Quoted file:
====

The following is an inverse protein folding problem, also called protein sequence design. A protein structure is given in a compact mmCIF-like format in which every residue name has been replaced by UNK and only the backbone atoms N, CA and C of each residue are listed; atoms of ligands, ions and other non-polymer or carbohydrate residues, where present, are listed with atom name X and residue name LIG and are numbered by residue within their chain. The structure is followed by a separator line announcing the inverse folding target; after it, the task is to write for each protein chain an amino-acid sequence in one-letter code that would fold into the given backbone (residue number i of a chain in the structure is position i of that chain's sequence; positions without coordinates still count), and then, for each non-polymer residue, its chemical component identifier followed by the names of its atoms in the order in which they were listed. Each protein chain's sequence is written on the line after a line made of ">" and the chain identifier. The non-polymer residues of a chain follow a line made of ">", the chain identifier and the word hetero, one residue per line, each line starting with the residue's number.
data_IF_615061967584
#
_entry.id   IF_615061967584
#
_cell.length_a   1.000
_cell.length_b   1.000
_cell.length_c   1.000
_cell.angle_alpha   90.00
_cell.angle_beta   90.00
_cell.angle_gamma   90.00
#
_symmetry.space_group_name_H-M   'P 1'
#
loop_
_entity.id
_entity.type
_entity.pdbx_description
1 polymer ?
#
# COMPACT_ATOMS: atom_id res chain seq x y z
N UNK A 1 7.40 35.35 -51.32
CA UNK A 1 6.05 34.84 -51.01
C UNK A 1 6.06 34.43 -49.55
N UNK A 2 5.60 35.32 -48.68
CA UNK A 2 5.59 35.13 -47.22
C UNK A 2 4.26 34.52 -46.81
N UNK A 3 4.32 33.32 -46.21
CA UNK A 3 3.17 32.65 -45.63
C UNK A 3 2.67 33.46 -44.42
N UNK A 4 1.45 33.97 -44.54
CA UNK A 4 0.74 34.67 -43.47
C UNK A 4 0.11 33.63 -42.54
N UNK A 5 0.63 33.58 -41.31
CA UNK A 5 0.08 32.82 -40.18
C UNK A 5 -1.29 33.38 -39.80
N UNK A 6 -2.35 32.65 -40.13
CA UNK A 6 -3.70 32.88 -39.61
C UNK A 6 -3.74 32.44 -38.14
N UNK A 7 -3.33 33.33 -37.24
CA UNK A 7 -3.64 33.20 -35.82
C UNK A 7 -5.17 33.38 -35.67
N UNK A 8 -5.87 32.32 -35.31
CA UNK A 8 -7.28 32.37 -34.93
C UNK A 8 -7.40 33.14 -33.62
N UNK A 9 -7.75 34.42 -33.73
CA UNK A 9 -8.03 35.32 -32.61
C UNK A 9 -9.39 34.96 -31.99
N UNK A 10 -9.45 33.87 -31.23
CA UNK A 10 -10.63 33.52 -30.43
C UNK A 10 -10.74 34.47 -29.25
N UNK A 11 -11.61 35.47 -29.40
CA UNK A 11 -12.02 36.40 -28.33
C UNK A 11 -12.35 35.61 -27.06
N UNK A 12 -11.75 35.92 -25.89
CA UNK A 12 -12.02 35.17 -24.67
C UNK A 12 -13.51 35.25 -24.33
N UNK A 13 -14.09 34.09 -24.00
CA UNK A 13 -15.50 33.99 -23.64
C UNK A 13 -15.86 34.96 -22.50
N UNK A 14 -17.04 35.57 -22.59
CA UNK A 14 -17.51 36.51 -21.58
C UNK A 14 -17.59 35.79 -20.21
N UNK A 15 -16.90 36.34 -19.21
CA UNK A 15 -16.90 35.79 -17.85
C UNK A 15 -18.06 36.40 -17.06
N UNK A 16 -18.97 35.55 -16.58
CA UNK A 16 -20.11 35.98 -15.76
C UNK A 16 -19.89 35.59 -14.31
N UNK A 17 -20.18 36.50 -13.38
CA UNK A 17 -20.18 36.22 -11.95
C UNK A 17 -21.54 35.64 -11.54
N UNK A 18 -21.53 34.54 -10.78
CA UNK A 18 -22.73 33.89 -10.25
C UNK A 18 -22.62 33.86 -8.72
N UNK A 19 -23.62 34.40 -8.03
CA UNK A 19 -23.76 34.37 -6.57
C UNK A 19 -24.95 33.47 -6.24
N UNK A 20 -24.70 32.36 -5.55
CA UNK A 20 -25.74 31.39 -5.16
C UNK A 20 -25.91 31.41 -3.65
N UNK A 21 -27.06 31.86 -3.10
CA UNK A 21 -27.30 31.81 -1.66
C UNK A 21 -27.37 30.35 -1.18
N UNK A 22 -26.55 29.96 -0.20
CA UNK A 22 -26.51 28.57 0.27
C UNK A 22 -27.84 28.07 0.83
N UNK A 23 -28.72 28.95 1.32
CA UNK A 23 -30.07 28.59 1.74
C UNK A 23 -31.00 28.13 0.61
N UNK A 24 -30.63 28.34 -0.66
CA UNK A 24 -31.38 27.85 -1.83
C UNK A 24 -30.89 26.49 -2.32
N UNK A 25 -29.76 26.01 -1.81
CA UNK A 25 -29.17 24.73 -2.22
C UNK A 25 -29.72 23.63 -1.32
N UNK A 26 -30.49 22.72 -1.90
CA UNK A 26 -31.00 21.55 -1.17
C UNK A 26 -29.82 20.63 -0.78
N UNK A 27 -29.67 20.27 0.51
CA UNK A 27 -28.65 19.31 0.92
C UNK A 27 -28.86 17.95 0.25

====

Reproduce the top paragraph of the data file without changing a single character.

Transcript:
The following is an inverse protein folding problem, also called protein sequence design. A protein structure is given in a compact mmCIF-like format in which every residue name has been replaced by UNK and only the backbone atoms N, CA and C of each residue are listed; atoms of ligands, ions and other non-polymer or carbohydrate residues, where present, are listed with atom name X and residue name LIG and are numbered by residue within their chain. The structure is followed by a separator line announcing the inverse folding target; after it, the task is to write for each protein chain an amino-acid sequence in one-letter code that would fold into the given backbone (residue number i of a chain in the structure is position i of that chain's sequence; positions without coordinates still count), and then, for each non-polymer residue, its chemical component identifier followed by the names of its atoms in the order in which they were listed. Each protein chain's sequence is written on the line after a line made of ">" and the chain identifier. The non-polymer residues of a chain follow a line made of ">", the chain identifier and the word hetero, one residue per line, each line starting with the residue's number.